COLLEGE PARK, Md. -- Let's face it: Losing at the Breslin Center is no time to panic. It is, after all, how most visits to East Lansing tend to conclude.
It's hard to win anywhere, but few road prospects are more daunting than standing opposite a Tom Izzo-coached team in front of those raucous Michigan State fans packed in that arena. So you come prepared, play hard and do your best. If -- mostly when -- your defeat proceeds apace, you swallow it, take a lesson or two home, move on and get better. It happens.
That's more or less how Mark Turgeon viewed things, anyway. Maryland's 74-65 loss at MSU on Saturday may not have been his team's finest offensive hour -- and, sure, it moved the Terrapins to 0-2 against ranked teams this season, and the coach would surely hear that nugget ad nauseam in the days to come -- but it is his job to know when to keep calm.
"The whole world, everybody that cares about Maryland basketball, was in a panic," Turgeon said. "But we never were."
So Turgeon gave his players Sunday and Monday off. No punishment, no sprints. Just two days of rest.
It was just what the doctor ordered, the perfect way to ramp up for a massive home game against No. 3-ranked Iowa -- and, according to players, crucial to the Terrapins' energetic, tireless 74-68 home win over one of the nation's best teams Thursday night. But fresh legs were just the baseline benefits of a stretch that may come to be a turning point in the season. Just not for the exact reasons Turgeon had in mind.
"The [rest] was important, but I think it was important for different reasons," said Maryland guard Rasheed Sulaimon, who scored 17 points Thursday. "We also grew a lot as a team. We spent a lot of time just talking, kind of looking in hindsight at what we could have done better, and the things we did do well. We had a couple of players-only meetings. We got on the same page.
"It's a fine line between being a good and a great team. The little things like chemistry and stuff like that -- it makes a big difference."
It is that fine line -- the line between good and great -- on which Maryland currently finds itself perched. The Terrapins entered the 2015-16 season with sky-high national title expectations, both internally and externally. They have done little since to dispel the possibility. They were 17-3 overall, playing the Big Ten's best defense. They looked like the team they were supposed to be: balanced, flexible, extremely talented.
Yet Maryland had also done little to turn the possibility of a national title run into something a little more likely. Their two games against ranked foes -- losses at Michigan State and North Carolina -- were a function of schedule as much as skill, but the fact remains that Maryland took until Thursday to beat its first elite team. (A close loss at Michigan didn't help.)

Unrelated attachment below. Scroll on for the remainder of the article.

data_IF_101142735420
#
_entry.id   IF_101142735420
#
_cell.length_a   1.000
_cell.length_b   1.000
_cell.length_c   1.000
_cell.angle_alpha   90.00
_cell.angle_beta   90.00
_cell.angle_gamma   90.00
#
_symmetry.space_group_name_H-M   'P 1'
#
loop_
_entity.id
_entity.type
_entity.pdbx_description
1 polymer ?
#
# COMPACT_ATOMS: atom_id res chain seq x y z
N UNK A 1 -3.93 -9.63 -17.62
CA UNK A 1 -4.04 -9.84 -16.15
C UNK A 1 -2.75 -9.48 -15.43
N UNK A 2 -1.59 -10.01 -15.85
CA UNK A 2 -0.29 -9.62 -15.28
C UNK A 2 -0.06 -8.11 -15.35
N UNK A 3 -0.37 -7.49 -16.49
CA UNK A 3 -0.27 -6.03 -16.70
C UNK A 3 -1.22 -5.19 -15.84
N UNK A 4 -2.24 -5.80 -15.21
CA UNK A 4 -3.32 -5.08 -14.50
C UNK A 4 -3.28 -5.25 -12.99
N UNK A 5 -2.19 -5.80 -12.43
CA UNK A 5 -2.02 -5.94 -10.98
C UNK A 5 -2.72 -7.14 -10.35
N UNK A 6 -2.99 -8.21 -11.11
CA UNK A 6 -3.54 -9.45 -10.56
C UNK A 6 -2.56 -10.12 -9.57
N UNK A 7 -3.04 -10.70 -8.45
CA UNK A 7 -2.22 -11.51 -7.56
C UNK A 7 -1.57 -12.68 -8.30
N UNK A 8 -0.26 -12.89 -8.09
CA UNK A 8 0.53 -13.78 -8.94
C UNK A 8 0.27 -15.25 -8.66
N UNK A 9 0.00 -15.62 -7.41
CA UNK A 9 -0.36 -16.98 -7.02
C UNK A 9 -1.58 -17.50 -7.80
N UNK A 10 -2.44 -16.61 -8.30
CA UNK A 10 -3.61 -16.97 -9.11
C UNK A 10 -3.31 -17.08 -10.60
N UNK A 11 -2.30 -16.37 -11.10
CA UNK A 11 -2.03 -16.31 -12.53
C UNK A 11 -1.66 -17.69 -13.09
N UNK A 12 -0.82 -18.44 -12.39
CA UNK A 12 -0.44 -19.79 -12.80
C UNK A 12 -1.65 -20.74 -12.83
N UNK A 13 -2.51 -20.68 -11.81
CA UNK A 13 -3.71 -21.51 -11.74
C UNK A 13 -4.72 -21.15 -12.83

Meanwhile, the Terps' offense, that fever-dream mix of Melo Trimble and Sulaimon in the backcourt and Diamond Stone, Jake Layman and Robert Carter up front, still hadn't totally clicked. After Thursday, the Terps remain seventh in points per trip in league play. Every flash of genius -- and they average at least one per game -- typically is followed by a missed 3 or a turnover.
Maryland is tantalizing. It is also frustrating. Even to Maryland.
Which is why -- at least to hear Sulaimon tell it -- the days between the Michigan State loss and the Iowa win was an extended, multi-day, players-only meeting. Dinners, hotel rooms, plane rides, off days and practice days continued, in spirit at least, until Stone and Iowa's Adam Woodbury jostled for the opening tip Thursday night. The quorum comprised the entire team. The agenda was constant. We should be better.
"We're 20 games in," Sulaimon said. "Twenty-one now. We need to start making strides. We have all the talent in the world. On paper, we look great. But that doesn't win you games."
Thursday night's victory should qualify as a step in that direction. The Hawkeyes entered with a 7-0 record in the Big Ten despite playing Michigan State and Purdue twice apiece, home and away; it was an intelligent, savvy, experienced team that just so happened to feature one of the best players -- forward Jarrod Uthoff -- in the sport.
As the Spartans and Boilermakers can attest, beating Iowa anywhere is no easy task, and it was no different for Maryland at the XFinity Center. The Terps defended Uthoff, holding him to his worst performance of the season, and still found themselves barely clinging to a lead with 1 minute, 34 seconds left to play, when Carter was called for a questionable fifth foul.
The fans were incensed. Turgeon and his players were apoplectic. The Maryland bench called timeout.
"I don't remember [what was being said]," Turgeon said. "But we were mad."
Which is when Carter took over the timeout. He calmed Turgeon. He called Maryland's players together. He told them, in no uncertain terms, that they were going to win this game.
"Coach didn't even have to say anything," Sulaimon said.
"[Carter] was terrific after he fouled out," Turgeon said.
Maybe, in a few months, Turgeon and his Terrapins will look back on that moment, the fabled Robert Carter huddle, as the inflection point, the moment everything changed. Maybe not.
Either way, it doesn't happen without chemistry, trust and belief. It is the type of scene -- and Thursday is the type of win -- that can, perhaps, cross the border between good and great.